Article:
Air Pollution in Delhi, the Particulate Matter (PM) 2.5 levels in 2020-21

Air Pollution in Delhi, the Particulate Matter (PM) 2.5 levels in 2020-21

GOVERNMENT OF INDIA
MINISTRY OF ENVIRONMENT, FOREST AND CLIMATE CHANGE

RAJYA SABHA 

UNSTARRED QUESTION No. 2919
TO BE ANSWERED ON 22.03.2021

Levels of PM 2.5 in Delhi

2919. SHRI NARANBHAI J. RATHWA

Will the Minister of ENVIRONMENT, FOREST AND CLIMATE CHANGE be pleased to state:

(a) whether it is a fact that according to analysis of air pollution in Delhi, the Particulate Matter (PM) 2.5 levels in 2020-21 were worse than the previous years,

(b) if so, the complete details thereof;

(c) whether it is also a fact that according to various studies conducted, the key pollutants are a combination of chromium-nickel-manganese, copper-cadmium-lead, lead-tin- selenium and chlorine-barium-selenium which are very harmful for human health, and

(d) if so, the steps Government proposes to combat the menace of air pollution in Delhi permanently?

Air Pollution in Delhi
ANSWER
MINISTER OF STATE IN THE MINISTRY OF ENVIRONMENT,
FOREST AND CLIMATE CHANGE

(SHRI BABUL SUPRIYO)

(a) and (b) The annual average of PM10 and PM2.5 for the years 2018-2020 of Delhi is enclosed at Annexure I. The analysis of data reveals that both PM10 and PM2.5 shows a reducing trend in the last three years.

(c) Several studies have been conducted to identify major air pollution sources and their contributions to ambient air pollution levels. However, there is no study which reports combination of chromium-nickel-manganese, copper-cadmium-lead, lead-tin-selenium and chloride-barium-selenium as key pollutants.

(d) Government has taken several steps for mitigation of air pollution in Delhi-NCR such as introduction of BS-VI, expansion of Metro, operationalization of Eastern and Western peripheral expressways, shifting of industries to PNG, waste processing plants, online round the clock monitoring of red category industries, etc. The details of initiatives taken by government to combat air pollution in Delhi-NCR region is at Annexure -II.

While the Government is making concerted efforts to mitigate air pollution, the citizens should also extend support for the following activities such as:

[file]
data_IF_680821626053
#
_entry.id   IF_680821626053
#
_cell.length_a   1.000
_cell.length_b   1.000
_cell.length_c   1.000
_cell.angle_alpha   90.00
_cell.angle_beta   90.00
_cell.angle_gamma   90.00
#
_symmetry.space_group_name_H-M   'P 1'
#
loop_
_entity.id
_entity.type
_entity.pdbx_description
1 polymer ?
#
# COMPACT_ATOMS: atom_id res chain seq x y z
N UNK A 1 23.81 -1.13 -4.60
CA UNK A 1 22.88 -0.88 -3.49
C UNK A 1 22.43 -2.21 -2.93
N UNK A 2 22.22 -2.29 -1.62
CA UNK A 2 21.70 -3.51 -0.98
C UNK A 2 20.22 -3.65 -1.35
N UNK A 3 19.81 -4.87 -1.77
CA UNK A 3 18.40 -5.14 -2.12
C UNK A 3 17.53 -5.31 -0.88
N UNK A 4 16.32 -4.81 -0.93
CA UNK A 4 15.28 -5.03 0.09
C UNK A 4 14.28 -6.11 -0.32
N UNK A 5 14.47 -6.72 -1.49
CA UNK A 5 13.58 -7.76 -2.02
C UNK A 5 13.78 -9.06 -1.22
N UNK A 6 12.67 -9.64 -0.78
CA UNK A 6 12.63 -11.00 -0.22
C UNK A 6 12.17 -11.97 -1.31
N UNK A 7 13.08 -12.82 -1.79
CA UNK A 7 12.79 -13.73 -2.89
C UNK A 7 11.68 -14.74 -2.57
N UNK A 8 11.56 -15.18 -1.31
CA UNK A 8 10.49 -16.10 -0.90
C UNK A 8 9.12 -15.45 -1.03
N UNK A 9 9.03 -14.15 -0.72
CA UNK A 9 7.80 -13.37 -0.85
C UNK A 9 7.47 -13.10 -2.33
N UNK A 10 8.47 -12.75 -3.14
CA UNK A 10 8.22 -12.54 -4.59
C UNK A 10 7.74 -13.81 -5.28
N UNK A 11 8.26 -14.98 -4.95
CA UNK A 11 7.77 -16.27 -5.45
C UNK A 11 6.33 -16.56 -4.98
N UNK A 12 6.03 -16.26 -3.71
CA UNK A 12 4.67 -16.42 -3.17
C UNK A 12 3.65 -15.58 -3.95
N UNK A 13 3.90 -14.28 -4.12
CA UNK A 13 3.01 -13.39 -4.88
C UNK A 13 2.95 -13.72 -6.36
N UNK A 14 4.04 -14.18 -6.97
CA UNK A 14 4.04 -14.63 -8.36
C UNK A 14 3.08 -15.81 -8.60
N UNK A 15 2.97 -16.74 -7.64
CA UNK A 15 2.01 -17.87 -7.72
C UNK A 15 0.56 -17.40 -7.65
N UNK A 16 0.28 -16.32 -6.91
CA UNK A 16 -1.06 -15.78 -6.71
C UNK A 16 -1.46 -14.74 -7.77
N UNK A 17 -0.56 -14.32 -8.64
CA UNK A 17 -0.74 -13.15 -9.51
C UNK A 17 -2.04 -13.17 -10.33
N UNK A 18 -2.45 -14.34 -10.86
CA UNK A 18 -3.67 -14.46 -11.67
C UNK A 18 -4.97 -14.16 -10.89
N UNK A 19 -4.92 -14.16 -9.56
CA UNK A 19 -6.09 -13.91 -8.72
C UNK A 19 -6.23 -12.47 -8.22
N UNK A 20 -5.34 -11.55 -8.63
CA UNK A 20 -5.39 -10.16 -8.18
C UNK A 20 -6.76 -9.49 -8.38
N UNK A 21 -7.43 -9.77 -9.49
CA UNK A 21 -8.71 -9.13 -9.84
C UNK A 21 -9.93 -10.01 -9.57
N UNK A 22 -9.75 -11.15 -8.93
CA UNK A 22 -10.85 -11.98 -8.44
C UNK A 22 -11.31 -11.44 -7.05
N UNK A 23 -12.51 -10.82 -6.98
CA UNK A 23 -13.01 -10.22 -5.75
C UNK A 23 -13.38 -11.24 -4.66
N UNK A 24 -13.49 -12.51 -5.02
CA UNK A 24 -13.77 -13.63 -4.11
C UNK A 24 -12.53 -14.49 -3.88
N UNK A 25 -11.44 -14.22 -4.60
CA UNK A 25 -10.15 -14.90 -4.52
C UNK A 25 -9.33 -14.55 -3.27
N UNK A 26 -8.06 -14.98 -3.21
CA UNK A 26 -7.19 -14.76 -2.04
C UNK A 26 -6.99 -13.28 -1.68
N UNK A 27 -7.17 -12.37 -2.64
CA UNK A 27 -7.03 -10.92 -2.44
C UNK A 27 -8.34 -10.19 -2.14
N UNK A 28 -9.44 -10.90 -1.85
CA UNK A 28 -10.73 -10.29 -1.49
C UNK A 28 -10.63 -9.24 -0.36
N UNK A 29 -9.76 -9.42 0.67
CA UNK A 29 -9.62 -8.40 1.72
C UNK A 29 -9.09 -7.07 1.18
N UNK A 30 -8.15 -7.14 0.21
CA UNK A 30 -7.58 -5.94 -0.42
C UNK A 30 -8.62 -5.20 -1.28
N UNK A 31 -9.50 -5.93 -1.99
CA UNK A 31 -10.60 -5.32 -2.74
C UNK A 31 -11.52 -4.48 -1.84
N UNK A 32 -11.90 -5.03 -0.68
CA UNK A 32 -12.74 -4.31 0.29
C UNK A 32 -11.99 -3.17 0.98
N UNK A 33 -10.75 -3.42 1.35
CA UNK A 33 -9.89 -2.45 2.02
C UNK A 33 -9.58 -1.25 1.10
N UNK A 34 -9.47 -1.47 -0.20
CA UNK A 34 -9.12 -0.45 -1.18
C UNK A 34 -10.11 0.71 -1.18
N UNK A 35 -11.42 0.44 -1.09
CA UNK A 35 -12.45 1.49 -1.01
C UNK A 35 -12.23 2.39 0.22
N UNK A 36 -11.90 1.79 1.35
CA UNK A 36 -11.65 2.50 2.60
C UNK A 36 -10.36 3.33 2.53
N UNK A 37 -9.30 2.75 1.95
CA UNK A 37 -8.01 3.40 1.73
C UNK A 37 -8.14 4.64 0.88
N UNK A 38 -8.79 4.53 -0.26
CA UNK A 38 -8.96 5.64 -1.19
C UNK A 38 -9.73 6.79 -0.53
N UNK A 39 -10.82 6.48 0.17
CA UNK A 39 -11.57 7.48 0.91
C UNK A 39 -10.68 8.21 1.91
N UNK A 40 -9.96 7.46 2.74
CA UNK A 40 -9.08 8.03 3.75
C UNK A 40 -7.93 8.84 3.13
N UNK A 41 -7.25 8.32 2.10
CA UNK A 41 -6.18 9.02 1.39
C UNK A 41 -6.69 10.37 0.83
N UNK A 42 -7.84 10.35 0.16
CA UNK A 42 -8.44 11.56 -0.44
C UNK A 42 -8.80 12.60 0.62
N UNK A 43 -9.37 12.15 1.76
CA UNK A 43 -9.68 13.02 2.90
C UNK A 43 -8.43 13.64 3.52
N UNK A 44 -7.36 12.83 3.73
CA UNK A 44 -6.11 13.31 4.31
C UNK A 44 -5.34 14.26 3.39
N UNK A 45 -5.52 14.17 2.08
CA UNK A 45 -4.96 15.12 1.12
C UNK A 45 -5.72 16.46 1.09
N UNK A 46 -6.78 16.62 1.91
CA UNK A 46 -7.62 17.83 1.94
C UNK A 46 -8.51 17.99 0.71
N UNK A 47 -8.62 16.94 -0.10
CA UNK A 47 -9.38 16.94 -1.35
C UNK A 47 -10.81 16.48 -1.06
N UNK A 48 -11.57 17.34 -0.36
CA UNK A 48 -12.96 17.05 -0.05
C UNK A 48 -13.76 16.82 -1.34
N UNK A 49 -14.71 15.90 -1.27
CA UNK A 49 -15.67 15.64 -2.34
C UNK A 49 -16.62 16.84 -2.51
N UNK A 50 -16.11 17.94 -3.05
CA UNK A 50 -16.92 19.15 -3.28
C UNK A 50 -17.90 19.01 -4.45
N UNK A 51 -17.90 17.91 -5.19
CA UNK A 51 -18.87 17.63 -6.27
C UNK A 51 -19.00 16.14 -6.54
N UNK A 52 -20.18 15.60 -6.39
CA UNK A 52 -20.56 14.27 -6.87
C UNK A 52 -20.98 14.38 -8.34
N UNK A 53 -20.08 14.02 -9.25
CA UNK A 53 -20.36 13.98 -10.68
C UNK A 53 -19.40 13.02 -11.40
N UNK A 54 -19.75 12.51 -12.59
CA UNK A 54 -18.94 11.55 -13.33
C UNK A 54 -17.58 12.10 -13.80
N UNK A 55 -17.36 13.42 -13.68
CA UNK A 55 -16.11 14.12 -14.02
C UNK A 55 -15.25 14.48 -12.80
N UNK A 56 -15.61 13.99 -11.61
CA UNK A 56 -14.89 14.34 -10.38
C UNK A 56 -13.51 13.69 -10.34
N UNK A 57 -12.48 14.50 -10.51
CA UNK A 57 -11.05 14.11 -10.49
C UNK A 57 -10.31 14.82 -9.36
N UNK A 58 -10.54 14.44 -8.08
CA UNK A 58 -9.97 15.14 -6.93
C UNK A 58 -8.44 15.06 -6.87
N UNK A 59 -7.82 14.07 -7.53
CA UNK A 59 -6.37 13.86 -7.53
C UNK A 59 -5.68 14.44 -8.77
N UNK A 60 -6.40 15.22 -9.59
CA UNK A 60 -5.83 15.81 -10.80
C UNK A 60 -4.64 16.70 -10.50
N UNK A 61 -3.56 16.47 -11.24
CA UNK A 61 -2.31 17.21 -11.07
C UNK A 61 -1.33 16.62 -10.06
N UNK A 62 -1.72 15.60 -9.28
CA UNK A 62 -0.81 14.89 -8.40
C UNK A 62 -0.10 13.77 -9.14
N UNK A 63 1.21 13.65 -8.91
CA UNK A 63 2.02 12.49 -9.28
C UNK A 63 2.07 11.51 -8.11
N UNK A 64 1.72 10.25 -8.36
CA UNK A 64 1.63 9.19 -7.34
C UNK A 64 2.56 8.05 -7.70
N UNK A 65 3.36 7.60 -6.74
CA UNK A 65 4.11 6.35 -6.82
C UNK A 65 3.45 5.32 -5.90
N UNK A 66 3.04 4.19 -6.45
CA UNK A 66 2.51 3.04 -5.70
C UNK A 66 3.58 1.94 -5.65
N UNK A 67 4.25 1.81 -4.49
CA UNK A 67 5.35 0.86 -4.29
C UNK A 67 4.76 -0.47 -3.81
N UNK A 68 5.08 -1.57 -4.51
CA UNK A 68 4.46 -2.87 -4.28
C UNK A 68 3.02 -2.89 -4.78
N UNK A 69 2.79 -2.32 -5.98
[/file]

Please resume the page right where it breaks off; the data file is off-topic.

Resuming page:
• Renew your Pollution Under Control Certificate timely.
  • Avoid idling of engines.
  • Plan your errands to reduce travel time and trips.
  • Adopt clean modes of transport.
  • Prefer cycles/ e-bikes for short trips.
  • Adopt public transportation wherever feasible.
  • Avoid Congested routes.
  • Segregate household waste
  • Never burn waste
  • Take recyclable waste to collection centres & earn from waste too
  • Compost leaves and garden waste
  • Avoid vigorous sweeping of leaves in gardens/ parks – use wide rakes
  • Dispose e-waste responsibly.
  • Adopt green good deeds and encourage others too.
  • Use public grievance redressal apps to inform air polluting activities to authorities
  • Share about ongoing clean initiatives with others.

Annexure – I

Ambient air quality status of Delhi (2018-2020)

Year

Annual average in µg/m3

PM 2.5

PM10

2018

115

243

2019

109

218

2020

95

181


Annexure
CENTRAL GOVERNMENT INITIATIVES TO COMBAT AIR POLLUTION IN DELHI- NCR

1. ACTIONS TO CONTROL VEHICLE POLLUTION Introduction of BS-IV and BS-VI Fuel and Emission Norms
  • BS IV fuel and vehicle emission norms were introduced in April 2017 in the entire country. BS VI fuel was introduced in Delhi from April 2018, in NCR from October 2019 and in entire country by April 2020.
  • 80% reduction in Particulate Matter emissions and 30% reduction in Nitrogen Oxides emissions in BS IV heavy duty diesel vehicles compared with BS III norms.